In one of my first blogs I described Aunt Austerity. Like an embarrassing but infectiously addictive maiden aunt, Aunt Austerity can be described as dangerous and necessary in equal measures. She’s the family member who has probably outstayed her welcome by now and even when she leaves, you know she’ll be back…
Well as I read that early blog back this week, it looks as though she didn’t leave at all. She merely went shopping with her equally unpredictable friends – for the purpose of this blog let’s refer to said friends as ‘Deirdre Deficit’ and her very unpredictable pal, ‘Bridget Brexit’.
And wow have they been busy! They have managed to get themselves into a bit of a pickle, got themselves embroiled in some unseemly arguments with their family and friends but seem to have kept themselves on our TV screens and in our press.
Can austerity continue?
There were recently questions over Austerity. Will it continue, can it continue? Has moving the end date for balancing the books meant its gone? Nope. One thing is for sure, we still have a deficit, cuts will continue, but will cuts be as dramatic as the one’s we’ve seen over the past few years?
So the Chancellor, Philip Hammond, talked recently of restoring ‘fiscal discipline’ and he admitted that Deirdre, sorry, the deficit, remains ‘unstable’. Although he slackened targeting a surplus at the end of this Parliament, the global movements since he spoke may mean he will have another think. He may even have been heard muttering about that annoying Bridget, and I don’t think he meant Ms Jones. As a sensible chap, he quietly but firmly confirmed that the task of fiscal consolidation must continue.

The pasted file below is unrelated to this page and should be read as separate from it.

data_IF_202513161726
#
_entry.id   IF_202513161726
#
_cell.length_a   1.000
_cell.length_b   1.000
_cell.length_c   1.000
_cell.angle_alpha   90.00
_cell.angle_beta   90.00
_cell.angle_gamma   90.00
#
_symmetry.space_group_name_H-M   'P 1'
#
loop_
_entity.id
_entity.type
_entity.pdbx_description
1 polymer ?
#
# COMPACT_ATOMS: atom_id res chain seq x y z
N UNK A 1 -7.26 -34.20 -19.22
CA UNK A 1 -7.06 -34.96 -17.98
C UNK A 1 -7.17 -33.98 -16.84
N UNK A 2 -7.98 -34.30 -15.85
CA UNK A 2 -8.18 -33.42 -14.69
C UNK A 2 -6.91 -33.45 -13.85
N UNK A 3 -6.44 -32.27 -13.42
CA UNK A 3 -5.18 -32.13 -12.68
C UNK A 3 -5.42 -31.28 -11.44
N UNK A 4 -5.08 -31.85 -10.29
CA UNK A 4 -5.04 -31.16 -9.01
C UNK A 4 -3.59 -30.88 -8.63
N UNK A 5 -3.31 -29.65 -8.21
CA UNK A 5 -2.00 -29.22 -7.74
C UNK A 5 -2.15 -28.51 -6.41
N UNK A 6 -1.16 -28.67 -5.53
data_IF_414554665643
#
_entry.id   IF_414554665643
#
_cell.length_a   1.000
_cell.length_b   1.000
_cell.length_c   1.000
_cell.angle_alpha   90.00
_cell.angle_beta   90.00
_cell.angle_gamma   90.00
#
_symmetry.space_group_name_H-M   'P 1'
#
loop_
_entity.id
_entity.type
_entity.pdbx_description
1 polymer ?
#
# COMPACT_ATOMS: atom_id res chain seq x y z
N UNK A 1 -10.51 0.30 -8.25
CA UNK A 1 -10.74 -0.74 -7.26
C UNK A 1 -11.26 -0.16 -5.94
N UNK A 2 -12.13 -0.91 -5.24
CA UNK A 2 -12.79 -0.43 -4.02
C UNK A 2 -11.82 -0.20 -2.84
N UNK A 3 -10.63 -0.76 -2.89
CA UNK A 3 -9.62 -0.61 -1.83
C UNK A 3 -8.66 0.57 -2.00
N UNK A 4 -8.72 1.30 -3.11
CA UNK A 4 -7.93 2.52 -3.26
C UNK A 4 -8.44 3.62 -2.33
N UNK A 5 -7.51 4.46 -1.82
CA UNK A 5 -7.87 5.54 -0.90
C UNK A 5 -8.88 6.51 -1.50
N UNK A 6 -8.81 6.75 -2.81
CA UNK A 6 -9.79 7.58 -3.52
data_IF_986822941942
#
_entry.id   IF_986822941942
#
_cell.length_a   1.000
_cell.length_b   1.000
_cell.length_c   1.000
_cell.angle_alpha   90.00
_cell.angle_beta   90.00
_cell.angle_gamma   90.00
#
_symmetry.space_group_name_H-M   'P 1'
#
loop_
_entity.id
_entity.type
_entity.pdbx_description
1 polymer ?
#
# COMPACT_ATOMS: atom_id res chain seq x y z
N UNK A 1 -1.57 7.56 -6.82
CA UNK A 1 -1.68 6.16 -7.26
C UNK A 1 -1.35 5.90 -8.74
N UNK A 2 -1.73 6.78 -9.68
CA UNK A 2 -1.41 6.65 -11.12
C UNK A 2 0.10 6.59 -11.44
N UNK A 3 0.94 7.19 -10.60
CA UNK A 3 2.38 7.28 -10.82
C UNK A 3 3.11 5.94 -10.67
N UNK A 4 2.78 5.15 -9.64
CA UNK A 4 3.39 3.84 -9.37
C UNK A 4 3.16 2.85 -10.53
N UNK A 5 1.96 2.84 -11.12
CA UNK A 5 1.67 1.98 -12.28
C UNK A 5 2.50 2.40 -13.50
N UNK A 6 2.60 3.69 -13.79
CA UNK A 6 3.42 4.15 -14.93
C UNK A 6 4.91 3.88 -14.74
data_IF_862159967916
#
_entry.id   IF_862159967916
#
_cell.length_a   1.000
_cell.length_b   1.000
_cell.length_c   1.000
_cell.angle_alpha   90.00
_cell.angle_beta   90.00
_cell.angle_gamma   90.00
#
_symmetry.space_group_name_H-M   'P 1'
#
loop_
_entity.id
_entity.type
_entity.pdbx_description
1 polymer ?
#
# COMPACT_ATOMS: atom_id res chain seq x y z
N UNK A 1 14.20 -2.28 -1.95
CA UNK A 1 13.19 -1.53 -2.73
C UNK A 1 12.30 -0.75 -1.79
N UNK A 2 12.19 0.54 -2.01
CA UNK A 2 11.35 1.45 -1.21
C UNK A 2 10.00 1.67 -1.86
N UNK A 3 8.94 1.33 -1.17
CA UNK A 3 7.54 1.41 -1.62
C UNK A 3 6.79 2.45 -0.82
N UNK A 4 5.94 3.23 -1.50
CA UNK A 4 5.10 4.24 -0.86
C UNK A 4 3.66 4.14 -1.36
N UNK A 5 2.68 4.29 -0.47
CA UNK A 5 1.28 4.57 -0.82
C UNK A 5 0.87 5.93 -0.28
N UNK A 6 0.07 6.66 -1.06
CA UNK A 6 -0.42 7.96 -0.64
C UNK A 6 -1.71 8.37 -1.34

Whilst there was no specific mention of the public sector, the Autumn statement may well be the time he sets out his plans for that. I predict the three outrageous relatives will have had a ball by that time. And may even have had a party and broken all his plates by then.
So while cousin George Osborne’s deficit strategy was squashed and there was less talk of ‘austerity’ don’t get too complacent. Aunt Austerity’s visit is still upon us. She seems to have run up a bill at the local fried chicken shop of some £1.6 trillion – lets hope that her appetite wanes and some pressure can be be taken off public services at some point soon.
The Chancellor finished his address with “At the Autumn Statement in November I will set out our plan to deliver long-term fiscal sustainability.” If he seemed to have a lot of work to do immediately after uttering those word, boy has he got even more to do after the last week or two.
So no real answers as yet to how long Aunt Austerity, Deirdre Deficit and Bridget Brexit will be making a noise in your spare bedroom. Sounds to me as though it’s going to be an extended stay. Maybe you need to think about building that extension you’ve always promised yourself!